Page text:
The Diagnosis

I’ve been wanting to write again about being diagnosed with primary plasma cell leukemia in 2015. I’ve been thinking about writing. And not writing. And feeling guilty about not writing. I kept telling myself that the first easy step to get my mind working on it would be just to google it and find a recent research article.

I thought about it again yesterday while walking in my favorite little urban park, Lorraine Cherry Nature Park Preserve. This time, I stopped in my tracks in the middle of the trail, pulled out my phone, got a data connection, and googled primary plasma cell leukemia (PPCL). I had not done that in three or four years.

My fresh motivation to write again about PPCL arose out of a recent conversation with my stem cell transplant doctor, Dr. B. I see him online every three months after my bloodwork — “just to see how things are going.”

After I was diagnosed, contrary to my habit of googling everything, I didn’t research PPCL for a few months. I had been feeling miserable. I didn’t know I was enormously anemic. It was hard to get to work, hard to think, and I was preoccupied with pain. There were probably unconscious reasons, too, why I didn’t want to research my diagnosis.

I put my attention on what my doctors told me. The first oncologist, Dr. P., met with my husband and me to tell us the news. (I liked Dr. P. a lot. I’ve been thinking about reaching out to him to let him know I’m alive and thriving.) Dr. P. didn’t answer my husband’s question about my prognosis. He equivocated with a comment about studies being too small to be predictive. That told me all I needed to know: the prognosis was Not Good.

There was a lot going on, what with tests and starting chemotherapy and discussing next steps. I did well to follow directions. I worried more about my insured status, having to come up with COBRA premiums. Soon there was a plan in place for repeated chemotherapy to wipe out my immune system and prepare for a stem cell transplant.

I finally googled PPCL a few months later. There was an article in 2015 or 2016 that summarized recent research with small cohorts. The graph showed almost no survivors five years after diagnosis.

I decided I would be the outlier, the exception. My survival would be a tiny dot on the upper right corner of the graph. I made that momentary decision early on. I also tried to stay aware that the future was uncertain.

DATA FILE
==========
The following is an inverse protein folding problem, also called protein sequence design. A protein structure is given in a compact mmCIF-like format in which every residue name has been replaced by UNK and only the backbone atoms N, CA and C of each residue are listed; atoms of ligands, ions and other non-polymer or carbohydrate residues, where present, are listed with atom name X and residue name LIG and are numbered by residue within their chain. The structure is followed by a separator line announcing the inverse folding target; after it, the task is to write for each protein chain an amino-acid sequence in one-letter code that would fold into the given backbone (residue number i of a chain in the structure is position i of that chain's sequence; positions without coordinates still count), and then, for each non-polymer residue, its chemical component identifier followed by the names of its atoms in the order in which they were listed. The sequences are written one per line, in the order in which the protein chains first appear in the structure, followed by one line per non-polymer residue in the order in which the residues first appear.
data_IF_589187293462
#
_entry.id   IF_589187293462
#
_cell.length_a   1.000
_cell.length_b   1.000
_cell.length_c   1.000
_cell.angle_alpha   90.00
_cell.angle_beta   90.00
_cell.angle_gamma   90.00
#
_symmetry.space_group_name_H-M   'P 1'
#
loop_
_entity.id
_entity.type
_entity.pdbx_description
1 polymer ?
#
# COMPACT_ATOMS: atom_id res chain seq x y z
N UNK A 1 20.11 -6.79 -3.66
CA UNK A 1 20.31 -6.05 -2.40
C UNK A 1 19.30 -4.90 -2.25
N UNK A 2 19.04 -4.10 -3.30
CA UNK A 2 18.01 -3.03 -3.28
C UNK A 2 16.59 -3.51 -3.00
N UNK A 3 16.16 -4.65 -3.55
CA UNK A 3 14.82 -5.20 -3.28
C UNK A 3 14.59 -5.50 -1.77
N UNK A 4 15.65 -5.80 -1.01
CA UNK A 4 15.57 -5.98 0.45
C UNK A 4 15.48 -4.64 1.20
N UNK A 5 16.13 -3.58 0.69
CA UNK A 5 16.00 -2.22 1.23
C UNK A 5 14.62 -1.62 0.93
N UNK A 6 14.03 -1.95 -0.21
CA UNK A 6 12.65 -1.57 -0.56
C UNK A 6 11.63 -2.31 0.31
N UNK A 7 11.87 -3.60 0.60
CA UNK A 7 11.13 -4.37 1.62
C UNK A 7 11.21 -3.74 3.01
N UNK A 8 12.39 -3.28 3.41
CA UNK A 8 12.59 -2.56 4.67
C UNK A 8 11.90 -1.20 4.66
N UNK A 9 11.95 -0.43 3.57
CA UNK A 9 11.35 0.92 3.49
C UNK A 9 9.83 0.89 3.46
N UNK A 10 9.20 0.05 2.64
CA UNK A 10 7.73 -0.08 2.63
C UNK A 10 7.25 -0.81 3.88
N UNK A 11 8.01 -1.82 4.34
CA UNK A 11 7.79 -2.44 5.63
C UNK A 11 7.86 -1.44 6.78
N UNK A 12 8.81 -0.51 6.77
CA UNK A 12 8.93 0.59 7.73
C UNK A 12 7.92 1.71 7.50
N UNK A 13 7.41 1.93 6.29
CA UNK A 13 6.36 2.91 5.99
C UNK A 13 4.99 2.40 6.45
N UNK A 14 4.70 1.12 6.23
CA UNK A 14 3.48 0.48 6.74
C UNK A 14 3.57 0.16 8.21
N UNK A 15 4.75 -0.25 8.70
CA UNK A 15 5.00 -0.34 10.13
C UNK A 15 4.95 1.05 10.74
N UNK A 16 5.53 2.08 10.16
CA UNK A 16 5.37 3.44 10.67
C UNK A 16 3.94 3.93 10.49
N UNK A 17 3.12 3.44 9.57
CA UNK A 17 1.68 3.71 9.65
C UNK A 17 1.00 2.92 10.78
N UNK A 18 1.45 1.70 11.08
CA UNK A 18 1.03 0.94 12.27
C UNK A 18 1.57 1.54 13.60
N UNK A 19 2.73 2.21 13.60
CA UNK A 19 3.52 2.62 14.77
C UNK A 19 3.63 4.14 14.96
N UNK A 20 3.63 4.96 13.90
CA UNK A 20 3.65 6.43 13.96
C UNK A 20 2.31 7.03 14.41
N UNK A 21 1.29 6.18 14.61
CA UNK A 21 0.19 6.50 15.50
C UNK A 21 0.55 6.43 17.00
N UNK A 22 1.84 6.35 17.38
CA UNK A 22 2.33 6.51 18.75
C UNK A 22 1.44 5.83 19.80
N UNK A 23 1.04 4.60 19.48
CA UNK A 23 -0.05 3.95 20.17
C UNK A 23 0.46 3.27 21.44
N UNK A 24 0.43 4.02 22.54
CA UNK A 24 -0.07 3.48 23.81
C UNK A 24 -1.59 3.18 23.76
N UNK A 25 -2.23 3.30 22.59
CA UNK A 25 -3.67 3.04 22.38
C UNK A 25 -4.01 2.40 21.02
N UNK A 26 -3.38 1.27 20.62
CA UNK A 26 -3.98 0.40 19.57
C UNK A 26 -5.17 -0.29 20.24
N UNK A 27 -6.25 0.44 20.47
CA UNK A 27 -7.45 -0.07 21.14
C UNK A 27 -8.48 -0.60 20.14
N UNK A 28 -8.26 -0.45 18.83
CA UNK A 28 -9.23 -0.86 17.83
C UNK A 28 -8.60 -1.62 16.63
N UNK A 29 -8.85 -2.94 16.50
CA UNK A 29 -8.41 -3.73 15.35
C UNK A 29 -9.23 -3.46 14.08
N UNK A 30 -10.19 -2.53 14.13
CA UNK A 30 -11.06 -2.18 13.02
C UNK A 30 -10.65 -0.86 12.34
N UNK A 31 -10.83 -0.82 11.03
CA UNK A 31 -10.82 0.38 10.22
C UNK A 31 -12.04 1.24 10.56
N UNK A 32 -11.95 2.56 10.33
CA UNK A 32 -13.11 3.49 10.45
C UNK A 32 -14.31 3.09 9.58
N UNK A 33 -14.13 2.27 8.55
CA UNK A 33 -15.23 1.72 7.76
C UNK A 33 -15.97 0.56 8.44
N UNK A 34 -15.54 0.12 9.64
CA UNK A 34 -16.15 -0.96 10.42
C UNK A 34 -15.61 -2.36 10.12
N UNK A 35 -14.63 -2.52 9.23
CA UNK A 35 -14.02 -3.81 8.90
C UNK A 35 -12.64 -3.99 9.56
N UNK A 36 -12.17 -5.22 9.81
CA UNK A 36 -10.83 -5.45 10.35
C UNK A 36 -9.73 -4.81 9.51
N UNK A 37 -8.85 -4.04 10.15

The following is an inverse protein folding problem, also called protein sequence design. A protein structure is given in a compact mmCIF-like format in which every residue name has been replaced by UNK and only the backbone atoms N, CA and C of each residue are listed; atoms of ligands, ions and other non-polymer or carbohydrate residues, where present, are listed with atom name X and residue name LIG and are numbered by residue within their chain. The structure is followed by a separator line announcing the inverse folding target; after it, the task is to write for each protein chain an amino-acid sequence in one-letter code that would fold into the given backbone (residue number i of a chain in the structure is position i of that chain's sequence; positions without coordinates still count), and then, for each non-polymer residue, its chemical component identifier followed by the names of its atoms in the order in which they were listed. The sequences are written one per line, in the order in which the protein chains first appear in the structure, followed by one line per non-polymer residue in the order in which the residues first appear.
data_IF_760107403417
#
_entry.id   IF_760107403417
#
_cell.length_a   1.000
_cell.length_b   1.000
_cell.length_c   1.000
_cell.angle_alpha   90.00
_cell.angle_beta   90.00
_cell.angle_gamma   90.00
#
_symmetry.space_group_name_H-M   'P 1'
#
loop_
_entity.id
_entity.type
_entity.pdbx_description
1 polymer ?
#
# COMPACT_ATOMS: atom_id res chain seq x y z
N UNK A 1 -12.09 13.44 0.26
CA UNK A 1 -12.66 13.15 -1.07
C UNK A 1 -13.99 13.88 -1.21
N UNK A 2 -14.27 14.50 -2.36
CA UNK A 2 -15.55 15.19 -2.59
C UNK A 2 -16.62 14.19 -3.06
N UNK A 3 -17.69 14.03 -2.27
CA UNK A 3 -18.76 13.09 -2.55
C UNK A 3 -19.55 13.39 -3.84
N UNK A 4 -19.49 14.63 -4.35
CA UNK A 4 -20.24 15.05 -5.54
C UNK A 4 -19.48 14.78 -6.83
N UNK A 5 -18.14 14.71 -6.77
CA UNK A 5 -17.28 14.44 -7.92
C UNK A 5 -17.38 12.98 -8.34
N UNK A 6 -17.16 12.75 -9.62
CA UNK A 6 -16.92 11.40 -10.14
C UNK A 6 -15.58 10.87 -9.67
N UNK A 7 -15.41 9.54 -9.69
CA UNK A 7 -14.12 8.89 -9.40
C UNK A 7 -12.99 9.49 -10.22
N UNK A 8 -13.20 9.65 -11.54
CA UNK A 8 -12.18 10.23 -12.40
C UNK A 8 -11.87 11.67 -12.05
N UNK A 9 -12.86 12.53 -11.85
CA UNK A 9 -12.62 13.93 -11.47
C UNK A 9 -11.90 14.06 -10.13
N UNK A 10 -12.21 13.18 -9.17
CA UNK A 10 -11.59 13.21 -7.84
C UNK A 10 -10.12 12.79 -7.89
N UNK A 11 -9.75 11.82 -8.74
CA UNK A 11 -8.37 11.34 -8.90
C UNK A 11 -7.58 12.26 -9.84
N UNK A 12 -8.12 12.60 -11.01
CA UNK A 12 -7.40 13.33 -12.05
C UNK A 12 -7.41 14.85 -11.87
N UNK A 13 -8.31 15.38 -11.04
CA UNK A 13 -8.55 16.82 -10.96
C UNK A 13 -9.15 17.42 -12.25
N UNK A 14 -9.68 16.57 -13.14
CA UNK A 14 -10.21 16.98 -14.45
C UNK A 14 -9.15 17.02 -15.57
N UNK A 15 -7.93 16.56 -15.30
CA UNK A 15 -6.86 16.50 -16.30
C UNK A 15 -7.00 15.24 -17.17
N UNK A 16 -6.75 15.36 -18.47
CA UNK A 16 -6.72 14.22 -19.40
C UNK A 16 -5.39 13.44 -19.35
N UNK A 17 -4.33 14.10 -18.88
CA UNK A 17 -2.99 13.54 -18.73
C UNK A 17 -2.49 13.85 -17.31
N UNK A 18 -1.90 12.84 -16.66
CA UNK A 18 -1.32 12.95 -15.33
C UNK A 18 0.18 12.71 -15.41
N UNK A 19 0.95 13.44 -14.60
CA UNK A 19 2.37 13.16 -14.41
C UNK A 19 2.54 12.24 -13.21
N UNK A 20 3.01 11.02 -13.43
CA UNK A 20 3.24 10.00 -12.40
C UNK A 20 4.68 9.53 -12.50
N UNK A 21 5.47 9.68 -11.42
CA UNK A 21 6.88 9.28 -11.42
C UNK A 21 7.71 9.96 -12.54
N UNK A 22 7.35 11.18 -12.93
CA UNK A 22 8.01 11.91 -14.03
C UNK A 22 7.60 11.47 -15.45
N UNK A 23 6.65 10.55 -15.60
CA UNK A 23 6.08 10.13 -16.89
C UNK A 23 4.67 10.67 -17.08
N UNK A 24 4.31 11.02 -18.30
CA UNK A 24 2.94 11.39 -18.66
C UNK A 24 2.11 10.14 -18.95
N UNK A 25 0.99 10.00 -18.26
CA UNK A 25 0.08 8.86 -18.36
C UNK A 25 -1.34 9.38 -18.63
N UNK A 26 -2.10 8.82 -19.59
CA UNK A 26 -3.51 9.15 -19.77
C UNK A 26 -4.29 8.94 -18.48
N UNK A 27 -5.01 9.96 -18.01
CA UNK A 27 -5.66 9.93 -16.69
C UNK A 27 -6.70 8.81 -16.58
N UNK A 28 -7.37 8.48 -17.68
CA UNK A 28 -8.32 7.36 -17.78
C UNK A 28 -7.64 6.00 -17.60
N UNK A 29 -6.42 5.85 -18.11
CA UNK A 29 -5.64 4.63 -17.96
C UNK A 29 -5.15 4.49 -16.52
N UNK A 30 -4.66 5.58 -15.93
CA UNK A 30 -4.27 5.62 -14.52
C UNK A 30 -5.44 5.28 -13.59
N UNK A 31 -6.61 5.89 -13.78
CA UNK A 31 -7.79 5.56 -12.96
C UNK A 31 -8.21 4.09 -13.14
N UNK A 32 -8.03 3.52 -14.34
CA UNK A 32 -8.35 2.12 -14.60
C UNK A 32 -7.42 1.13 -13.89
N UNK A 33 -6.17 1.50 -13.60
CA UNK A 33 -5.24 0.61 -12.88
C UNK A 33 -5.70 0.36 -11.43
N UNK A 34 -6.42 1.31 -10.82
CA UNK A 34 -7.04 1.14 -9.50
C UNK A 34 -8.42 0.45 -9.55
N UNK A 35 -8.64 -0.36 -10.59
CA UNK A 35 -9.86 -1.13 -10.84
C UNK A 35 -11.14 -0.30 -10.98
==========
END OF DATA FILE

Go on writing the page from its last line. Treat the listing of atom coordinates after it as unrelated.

I’ve been in complete remission since March 26, 2016, 10 days after my stem cell transplant. (One tends to remember such details.) The road has not been easy: lots and LOTS of side effects of the transplant and treatments for side effects and side effects of treatments. But I’m thriving. In February of 2022, I’m working full-time in a dream job as an editor for Johnson Space Center. I meditate, walk regularly, get lots of rest, and feel so well that I frequently complain about stupid stuff.

Dr. B. encouraged me to write about my experience with PPCL. People need hope, he said. The research is scary, but the future is open. I think the phrase is “beating the odds,” although I never bet on an outcome. I think the most significant thing I did was try to be present with everything that was happening.

As I walk through my favorite park, the view changes with every shift of light. New scents arise with the slightest breeze.

Every step is a fresh start. That’s the only way the future can be open.


  1. I’m delighted to read this, Celeste, having known you were ‘in remission’ but not being entirely sure of what that meant for you, and for the rest of us. What a warrior’s journey. Thank you for showing up! Love and hugs…

    Liked by 1 person

  2. Words failed me when I tried to reply last night. In a hurry now (doctors appt coming up in Pasadena, my cardiologist), will call sometime later.Love you, Brad

    Liked by 1 person

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